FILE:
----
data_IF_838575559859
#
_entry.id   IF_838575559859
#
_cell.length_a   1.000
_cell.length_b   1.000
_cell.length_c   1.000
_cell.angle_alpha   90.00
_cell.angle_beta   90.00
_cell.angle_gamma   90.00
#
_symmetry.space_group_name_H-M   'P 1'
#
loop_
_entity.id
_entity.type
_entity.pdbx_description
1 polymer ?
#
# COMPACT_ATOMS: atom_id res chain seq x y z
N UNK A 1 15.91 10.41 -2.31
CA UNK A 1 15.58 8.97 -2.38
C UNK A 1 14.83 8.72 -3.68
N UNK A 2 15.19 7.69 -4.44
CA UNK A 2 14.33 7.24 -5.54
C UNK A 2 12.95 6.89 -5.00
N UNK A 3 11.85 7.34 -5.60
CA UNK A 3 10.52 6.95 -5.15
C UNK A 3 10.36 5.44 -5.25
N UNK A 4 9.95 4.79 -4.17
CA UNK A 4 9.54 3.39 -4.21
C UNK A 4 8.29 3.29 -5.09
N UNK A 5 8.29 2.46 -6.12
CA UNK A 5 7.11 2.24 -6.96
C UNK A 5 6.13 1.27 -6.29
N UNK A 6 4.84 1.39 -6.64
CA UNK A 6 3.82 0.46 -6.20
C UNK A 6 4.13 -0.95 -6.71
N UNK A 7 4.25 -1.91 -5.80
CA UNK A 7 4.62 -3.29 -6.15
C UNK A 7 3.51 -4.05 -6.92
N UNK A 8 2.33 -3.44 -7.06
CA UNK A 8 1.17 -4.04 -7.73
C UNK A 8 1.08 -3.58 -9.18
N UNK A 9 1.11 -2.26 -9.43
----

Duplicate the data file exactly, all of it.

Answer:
data_IF_838575559859
#
_entry.id   IF_838575559859
#
_cell.length_a   1.000
_cell.length_b   1.000
_cell.length_c   1.000
_cell.angle_alpha   90.00
_cell.angle_beta   90.00
_cell.angle_gamma   90.00
#
_symmetry.space_group_name_H-M   'P 1'
#
loop_
_entity.id
_entity.type
_entity.pdbx_description
1 polymer ?
#
# COMPACT_ATOMS: atom_id res chain seq x y z
N UNK A 1 15.91 10.41 -2.31
CA UNK A 1 15.58 8.97 -2.38
C UNK A 1 14.83 8.72 -3.68
N UNK A 2 15.19 7.69 -4.44
CA UNK A 2 14.33 7.24 -5.54
C UNK A 2 12.95 6.89 -5.00
N UNK A 3 11.85 7.34 -5.60
CA UNK A 3 10.52 6.95 -5.15
C UNK A 3 10.36 5.44 -5.25
N UNK A 4 9.95 4.79 -4.17
CA UNK A 4 9.54 3.39 -4.21
C UNK A 4 8.29 3.29 -5.09
N UNK A 5 8.29 2.46 -6.12
CA UNK A 5 7.11 2.24 -6.96
C UNK A 5 6.13 1.27 -6.29
N UNK A 6 4.84 1.39 -6.64
CA UNK A 6 3.82 0.46 -6.20
C UNK A 6 4.13 -0.95 -6.71
N UNK A 7 4.25 -1.91 -5.80
CA UNK A 7 4.62 -3.29 -6.15
C UNK A 7 3.51 -4.05 -6.92
N UNK A 8 2.33 -3.44 -7.06
CA UNK A 8 1.17 -4.04 -7.73
C UNK A 8 1.08 -3.58 -9.18
N UNK A 9 1.11 -2.26 -9.43